What this means is that when the cesium atom is at the right temperature, etc., and excited with the appropriate radiation, the transition of the hyperfine levels has a frequency of 9192631770 Hz.

TTFN (ta ta for now)
I can do absolutely anything. I'm an expert! https://www.youtube.com/watch?v=BKorP55Aqvg
FAQ731-376: Eng-Tips.com Forum Policies forum1529: Translation Assistance for Engineers Entire Forum list http://www.eng-tips.com/forumlist.cfm

### RE: Standard Weights and Measures

Would most of us be able to determine if an atomic clock is correct, or off by a fraction of a second? On a human scale, does it matter?

### RE: Standard Weights and Measures

Sure, it would; the second and speed of light determine the accuracy of the measurement of accuracy of military rangefinders, and just the error of using vacuum speed of light vs. air speed of light throws off the rangefinder verification by a few meters over 20 km, so roughly 0.001%. Teensy, but if you're trying to drop a round on a T72, missing by even a meter means they get to shoot back. Likewise, GPS depends on the secondary time standard, which is the rubidium clock, and even grossly NON-relativistic speeds of the GPS satellites, the time dilation effect would throw off your location by roughly 50 ft, putting you possibly on the opposite side of the freeway.

TTFN (ta ta for now)
I can do absolutely anything. I'm an expert! https://www.youtube.com/watch?v=BKorP55Aqvg
FAQ731-376: Eng-Tips.com Forum Policies forum1529: Translation Assistance for Engineers Entire Forum list http://www.eng-tips.com/forumlist.cfm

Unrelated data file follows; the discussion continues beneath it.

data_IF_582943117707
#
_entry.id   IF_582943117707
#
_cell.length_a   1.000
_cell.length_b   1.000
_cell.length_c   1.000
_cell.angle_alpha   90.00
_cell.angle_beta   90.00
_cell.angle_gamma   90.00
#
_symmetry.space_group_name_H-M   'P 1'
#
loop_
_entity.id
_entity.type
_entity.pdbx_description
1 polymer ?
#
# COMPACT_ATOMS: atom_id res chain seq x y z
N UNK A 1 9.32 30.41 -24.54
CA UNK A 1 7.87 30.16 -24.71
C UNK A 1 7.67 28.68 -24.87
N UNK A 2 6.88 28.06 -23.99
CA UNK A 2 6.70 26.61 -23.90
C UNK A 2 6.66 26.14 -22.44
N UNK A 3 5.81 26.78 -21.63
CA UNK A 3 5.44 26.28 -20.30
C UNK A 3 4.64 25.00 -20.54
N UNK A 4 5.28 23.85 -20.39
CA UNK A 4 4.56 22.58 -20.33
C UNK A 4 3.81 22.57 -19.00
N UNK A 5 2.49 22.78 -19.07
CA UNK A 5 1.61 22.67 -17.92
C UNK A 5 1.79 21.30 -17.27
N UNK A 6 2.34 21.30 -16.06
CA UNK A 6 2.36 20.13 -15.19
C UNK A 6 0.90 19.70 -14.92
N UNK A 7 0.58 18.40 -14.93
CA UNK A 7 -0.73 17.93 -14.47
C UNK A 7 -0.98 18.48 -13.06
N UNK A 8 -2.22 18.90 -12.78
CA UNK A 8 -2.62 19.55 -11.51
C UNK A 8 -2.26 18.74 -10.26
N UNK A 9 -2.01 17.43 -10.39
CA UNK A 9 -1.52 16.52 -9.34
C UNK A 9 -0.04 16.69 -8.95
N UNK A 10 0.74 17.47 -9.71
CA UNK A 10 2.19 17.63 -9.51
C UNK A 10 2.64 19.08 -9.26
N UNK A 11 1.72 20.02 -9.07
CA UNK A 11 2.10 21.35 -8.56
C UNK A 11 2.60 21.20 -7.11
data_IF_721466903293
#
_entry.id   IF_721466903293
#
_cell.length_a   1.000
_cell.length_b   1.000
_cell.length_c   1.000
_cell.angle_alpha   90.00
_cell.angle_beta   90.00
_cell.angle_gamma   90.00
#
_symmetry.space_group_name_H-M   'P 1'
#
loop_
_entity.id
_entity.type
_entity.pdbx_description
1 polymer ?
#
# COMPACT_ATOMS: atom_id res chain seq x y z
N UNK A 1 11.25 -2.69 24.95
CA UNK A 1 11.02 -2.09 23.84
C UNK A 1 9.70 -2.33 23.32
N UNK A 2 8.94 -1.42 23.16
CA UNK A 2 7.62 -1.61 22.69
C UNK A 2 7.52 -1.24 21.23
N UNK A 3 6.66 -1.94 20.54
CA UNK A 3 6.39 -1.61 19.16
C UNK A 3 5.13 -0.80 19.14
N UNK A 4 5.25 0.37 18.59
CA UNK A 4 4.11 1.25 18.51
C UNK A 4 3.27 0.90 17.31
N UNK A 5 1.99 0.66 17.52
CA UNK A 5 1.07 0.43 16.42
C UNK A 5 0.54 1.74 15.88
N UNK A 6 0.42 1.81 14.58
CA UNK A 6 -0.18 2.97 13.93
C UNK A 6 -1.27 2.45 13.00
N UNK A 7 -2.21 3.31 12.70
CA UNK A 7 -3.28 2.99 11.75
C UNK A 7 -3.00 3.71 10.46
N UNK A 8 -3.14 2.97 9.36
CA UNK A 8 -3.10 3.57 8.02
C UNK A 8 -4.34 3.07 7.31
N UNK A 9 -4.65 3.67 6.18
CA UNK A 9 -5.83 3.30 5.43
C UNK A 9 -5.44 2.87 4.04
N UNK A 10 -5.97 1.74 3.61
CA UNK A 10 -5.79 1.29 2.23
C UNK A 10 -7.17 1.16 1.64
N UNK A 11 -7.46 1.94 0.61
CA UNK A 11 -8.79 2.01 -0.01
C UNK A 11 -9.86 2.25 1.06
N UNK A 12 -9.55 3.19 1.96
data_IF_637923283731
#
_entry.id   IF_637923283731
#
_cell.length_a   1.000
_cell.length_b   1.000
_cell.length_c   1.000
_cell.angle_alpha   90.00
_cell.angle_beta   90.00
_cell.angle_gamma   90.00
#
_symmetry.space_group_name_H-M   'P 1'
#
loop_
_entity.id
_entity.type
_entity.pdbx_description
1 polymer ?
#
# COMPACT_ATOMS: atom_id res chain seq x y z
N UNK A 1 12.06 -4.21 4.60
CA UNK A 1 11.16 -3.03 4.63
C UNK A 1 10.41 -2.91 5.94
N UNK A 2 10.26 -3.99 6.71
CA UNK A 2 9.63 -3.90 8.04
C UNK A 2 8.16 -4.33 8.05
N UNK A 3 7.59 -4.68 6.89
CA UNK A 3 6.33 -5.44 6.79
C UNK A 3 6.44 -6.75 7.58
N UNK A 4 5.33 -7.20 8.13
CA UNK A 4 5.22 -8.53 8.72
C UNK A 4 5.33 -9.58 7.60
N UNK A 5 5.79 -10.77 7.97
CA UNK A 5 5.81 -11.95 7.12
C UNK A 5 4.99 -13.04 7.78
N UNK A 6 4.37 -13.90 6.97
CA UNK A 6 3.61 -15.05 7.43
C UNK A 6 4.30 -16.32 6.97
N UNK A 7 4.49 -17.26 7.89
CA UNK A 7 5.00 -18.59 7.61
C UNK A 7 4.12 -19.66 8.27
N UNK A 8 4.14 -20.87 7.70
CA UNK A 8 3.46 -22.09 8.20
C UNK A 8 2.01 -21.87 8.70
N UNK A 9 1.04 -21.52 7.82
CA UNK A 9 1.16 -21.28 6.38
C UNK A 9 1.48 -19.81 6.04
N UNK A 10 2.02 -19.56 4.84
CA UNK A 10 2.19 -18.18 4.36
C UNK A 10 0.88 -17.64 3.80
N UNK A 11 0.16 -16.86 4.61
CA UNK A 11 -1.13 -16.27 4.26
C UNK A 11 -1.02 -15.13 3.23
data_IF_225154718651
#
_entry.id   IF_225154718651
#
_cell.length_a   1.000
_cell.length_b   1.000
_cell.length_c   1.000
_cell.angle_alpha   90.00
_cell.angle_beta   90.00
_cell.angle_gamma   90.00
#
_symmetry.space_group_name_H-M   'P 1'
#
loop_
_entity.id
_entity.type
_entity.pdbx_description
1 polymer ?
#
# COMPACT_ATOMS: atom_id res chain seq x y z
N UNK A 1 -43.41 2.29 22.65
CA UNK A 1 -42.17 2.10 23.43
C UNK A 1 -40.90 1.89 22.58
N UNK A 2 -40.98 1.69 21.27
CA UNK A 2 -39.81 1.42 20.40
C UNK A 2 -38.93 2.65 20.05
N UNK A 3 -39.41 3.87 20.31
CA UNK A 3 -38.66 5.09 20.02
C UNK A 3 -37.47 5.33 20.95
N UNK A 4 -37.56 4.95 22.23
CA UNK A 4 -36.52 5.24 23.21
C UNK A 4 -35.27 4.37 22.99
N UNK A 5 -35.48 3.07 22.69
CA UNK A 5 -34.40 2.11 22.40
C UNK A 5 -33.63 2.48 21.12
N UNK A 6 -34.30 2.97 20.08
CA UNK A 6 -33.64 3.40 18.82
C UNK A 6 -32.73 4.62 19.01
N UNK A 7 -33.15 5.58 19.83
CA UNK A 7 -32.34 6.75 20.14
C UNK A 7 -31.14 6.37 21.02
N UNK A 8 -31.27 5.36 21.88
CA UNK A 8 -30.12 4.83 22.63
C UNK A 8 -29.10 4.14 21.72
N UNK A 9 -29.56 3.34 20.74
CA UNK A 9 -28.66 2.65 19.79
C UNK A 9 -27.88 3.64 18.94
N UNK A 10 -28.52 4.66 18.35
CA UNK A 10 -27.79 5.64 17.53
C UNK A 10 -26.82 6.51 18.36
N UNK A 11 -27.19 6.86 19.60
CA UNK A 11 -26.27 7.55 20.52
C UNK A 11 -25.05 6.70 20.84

### RE: Standard Weights and Measures

i still haven't ever seen a standard for a mozzy's/midgies cock or chuff. Which was a very common requirement in Scotland in my day.... Surpassed metric and imperial

hey tam go skim a midges cock off that mate would ya...

### RE: Standard Weights and Measures

" Isn't frequency derived from some physical constants (like Planck's constant) ? How accurately do we know these ?? "

As IR said, we don't need to know it, we only have to assume it's constant in the area where the standards are used. Which suggests that there should be a footnote in all standards to that effect (akin to the lawyer-speak in TV medication adverts, "your mileage may vary, not applicable in areas where h is non-constant...")

### RE: Standard Weights and Measures

It is interesting to see that the international mass standard kilogram was reported to have changed since the last time it was measured...thus the push to create a non-artifact standard for mass.

### RE: Standard Weights and Measures

As long as everything the same it doesn't matter :D

Its a bit like imperial going metric. Its all been metric for years.

### RE: Standard Weights and Measures

The bootstrapping problem in Metrology is certainly an interesting one (though probably not for this particular subforum).

You can get *very* deep in the weeds.

For measuring time & frequency, I recommend reading the NIST Handbook of Frequency Stability Analysis.

For measuring basic mechanical quantities (flatness, straightness, roundness, concentricity, etc) I recommend Foundations of Mechanical Accuracy by Wayne R. Moore. Or watching a bunch of Tom Lipton's Youtube channel, eg how to measure a straightedge with a precision level. More modern devices like electronic autocollimators and interferometry are also used.

Most of the fundamental properties of the universe don't seem to vary much (if at all) on a local scale. It's possible to measure a few varying, such as the effects of gravitational time dilation due to differences in the Earth's mass, eg as [Tom Van Baak did by carrying an atomic clock up Mt Rainer and leaving a twin at home](http://www.leapsecond.com/great2005). But most of the constants do seem to be constant within the local region (Earth & near surroundings), not variable.